President Obama is proposing to create a national infrastructure bank to encourage and promote investment in America’s infrastructure and create jobs. With monotony, we have been told that our nation’s economic well-being depends on a strong infrastructure foundation. Yet despite its fundamental importance, the gap between what we have and the infrastructure we need continues to grow.
Public funds are generally used to provide the initial capital for an infrastructure bank. That money is used to support infrastructure projects. Upon repayment, the funds are then lent out again to support additional projects.
The initial capitalization and continuing revenue can be used in a number of ways. The infrastructure bank can lend directly to selected revenue producing projects. It may leverage its initial capitalization by providing loan assistance to infrastructure projects, use loan repayments as dedicated revenue to support bond issuance and provide additional loan assistance with the bond proceeds. The bank can also use its capital to guarantee bond issues by other entities such as local government or public-private partnerships.
With this in mind, the president has proposed the creation of a national infrastructure bank to encourage increased investment infrastructure as a new initiative. Actually the concept is not new.
Under the 2005 Federal Highway Authorization bill, known as SAFETEA-LU, all states were given the authority to establish state and even regional infrastructure banks. This followed a period during the 1990s when at different times anywhere from 10 to 39 states were allowed to experiment with these banks under a series of federal pilot programs.
A state infrastructure bank (SIB) offers several major benefits. First, it allows a state to leverage existing scarce resources. States can build more projects with fewer dollars and accelerate construction, especially for projects whose economic benefits can be identified and captured. This approach ameliorates the impact of inflation on construction costs and allows benefits like job creation, private sector income and tax revenue to be realized sooner than they would be using traditional infrastructure investment.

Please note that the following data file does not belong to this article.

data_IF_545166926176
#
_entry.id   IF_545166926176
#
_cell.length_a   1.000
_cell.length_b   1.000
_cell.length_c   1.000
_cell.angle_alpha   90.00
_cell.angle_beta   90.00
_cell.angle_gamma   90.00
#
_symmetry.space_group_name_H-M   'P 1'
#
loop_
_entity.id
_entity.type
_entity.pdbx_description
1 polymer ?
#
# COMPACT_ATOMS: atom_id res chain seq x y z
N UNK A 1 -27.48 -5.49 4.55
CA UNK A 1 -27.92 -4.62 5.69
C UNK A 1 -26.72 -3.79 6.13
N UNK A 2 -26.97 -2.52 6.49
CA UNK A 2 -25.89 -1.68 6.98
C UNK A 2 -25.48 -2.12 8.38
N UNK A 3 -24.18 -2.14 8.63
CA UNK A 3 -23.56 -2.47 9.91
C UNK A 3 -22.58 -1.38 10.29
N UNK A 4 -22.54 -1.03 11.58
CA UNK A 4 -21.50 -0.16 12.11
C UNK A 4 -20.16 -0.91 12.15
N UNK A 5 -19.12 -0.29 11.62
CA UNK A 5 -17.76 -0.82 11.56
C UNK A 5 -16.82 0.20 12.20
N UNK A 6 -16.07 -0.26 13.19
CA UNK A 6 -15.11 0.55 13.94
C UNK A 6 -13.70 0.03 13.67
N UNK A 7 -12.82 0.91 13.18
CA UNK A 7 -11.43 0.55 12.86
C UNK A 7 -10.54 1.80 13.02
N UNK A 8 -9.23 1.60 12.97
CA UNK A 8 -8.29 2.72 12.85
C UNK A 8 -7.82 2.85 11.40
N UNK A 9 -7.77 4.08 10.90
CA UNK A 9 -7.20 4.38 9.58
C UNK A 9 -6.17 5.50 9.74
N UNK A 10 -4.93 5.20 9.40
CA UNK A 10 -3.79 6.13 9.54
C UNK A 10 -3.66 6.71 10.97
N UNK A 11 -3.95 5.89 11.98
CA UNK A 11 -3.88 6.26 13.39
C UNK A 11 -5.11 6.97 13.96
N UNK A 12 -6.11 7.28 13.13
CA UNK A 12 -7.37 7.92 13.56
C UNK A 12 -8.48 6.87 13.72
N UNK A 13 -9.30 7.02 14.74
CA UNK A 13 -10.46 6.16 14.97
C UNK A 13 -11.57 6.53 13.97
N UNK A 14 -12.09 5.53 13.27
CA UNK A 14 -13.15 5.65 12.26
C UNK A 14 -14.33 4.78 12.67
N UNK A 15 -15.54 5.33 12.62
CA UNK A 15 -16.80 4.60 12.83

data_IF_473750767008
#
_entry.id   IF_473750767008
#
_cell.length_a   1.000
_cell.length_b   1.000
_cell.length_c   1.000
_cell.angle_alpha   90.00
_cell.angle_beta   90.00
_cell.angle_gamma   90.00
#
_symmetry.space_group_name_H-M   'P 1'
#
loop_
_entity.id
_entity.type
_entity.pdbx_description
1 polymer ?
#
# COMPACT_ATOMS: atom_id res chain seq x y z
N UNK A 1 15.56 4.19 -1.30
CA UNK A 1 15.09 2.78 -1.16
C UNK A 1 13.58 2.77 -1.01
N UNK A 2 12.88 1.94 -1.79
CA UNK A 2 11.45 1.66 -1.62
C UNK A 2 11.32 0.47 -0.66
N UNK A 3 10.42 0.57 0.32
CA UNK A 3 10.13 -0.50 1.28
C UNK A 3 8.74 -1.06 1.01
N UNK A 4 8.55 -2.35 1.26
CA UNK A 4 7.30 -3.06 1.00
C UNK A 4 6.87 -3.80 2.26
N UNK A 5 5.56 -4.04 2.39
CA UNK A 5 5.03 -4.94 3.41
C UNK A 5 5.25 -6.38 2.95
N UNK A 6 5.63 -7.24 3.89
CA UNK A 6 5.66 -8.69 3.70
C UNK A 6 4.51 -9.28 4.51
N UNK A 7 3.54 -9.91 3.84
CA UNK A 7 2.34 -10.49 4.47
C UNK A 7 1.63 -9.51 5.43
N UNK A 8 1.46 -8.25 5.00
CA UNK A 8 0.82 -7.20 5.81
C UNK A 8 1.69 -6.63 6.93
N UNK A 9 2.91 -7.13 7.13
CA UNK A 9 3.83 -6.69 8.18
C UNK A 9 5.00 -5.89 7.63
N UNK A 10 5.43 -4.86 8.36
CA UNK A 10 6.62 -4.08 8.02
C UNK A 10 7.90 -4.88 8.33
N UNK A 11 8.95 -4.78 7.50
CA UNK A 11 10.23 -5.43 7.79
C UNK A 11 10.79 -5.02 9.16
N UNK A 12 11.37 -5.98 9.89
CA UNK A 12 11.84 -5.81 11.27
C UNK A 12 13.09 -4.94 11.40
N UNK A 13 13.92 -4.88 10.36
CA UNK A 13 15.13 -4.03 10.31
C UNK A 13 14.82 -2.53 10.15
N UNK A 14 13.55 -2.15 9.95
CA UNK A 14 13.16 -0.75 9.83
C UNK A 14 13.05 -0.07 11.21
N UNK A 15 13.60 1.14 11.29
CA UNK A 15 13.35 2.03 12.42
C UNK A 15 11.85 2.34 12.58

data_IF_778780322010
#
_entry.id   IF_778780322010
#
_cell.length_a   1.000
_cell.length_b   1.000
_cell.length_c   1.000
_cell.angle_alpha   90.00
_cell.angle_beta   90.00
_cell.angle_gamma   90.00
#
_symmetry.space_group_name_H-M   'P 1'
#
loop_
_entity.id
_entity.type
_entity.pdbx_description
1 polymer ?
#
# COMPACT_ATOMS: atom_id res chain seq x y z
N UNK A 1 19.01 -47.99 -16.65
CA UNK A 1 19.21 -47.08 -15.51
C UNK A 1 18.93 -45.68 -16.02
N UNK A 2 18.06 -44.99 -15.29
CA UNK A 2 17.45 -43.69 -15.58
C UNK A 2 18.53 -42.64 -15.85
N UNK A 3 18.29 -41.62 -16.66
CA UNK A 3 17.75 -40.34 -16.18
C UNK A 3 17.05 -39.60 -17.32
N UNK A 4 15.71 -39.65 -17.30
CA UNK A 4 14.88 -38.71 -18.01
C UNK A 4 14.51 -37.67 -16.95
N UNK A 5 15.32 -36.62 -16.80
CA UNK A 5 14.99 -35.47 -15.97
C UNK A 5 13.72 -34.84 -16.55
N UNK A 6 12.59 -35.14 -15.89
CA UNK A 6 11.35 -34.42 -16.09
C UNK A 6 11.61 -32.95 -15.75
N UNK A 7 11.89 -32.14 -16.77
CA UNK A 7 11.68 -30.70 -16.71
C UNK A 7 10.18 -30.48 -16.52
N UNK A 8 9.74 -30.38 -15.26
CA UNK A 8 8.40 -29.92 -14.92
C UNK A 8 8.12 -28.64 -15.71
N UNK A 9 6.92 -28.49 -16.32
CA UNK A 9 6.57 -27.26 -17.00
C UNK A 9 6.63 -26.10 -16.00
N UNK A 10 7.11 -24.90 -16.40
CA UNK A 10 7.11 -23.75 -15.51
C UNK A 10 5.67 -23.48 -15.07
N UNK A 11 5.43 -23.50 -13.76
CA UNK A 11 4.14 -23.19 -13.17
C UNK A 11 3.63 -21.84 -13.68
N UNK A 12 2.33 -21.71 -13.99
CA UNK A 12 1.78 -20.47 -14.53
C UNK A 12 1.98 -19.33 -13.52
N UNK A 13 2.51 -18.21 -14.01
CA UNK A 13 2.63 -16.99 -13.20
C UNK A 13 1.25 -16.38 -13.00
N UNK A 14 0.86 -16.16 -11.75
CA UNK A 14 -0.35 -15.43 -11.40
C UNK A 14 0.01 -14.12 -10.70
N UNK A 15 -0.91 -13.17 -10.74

Second, by offering an array of financing tools such as low-interest loans, refinancing and construction financing, an SIB can increase flexibility by tailoring financing packages to meet specific project needs. Closely related, infrastructure banks can facilitate projects that are financially tenuous by providing lines of credit or insurance.
Equally important, the availability of a menu of financing tools coupled with the ability to have other debt paid before the infrastructure bank loan is paid back can attract private capital and local government funding, further enhancing a state’s ability to husband scarce infrastructure funding resources.
A third benefit to creating an SIB is the opportunity for states to develop a self-renewable, insulated source of future capital. Simply put, an SIB recycles resources by re-loaning funds as they are repaid. The repaid funds effectively become state resources. In addition to increased leverage and additional flexibility, this allows states to develop and control their own source of capital.
Finally, for states that can work past their deep and abiding distrust of bankers, a SIB can gain greater leverage and make even more funds available for infrastructure investment by issuing debt against its own equity capital. This accelerates the recycling of loan repayments, increases the magnitude of available infrastructure resources and provides for a larger financial canvas with which to work.
The same concept President Obama is proposing on the federal level can be used to provide capital funds to support the improvement of a state and region’s infrastructure network. Given the commonwealth’s pressing needs, we should look seriously at creating a state infrastructure bank to help fill the infrastructure financing gap.
originally published: November 30, 2011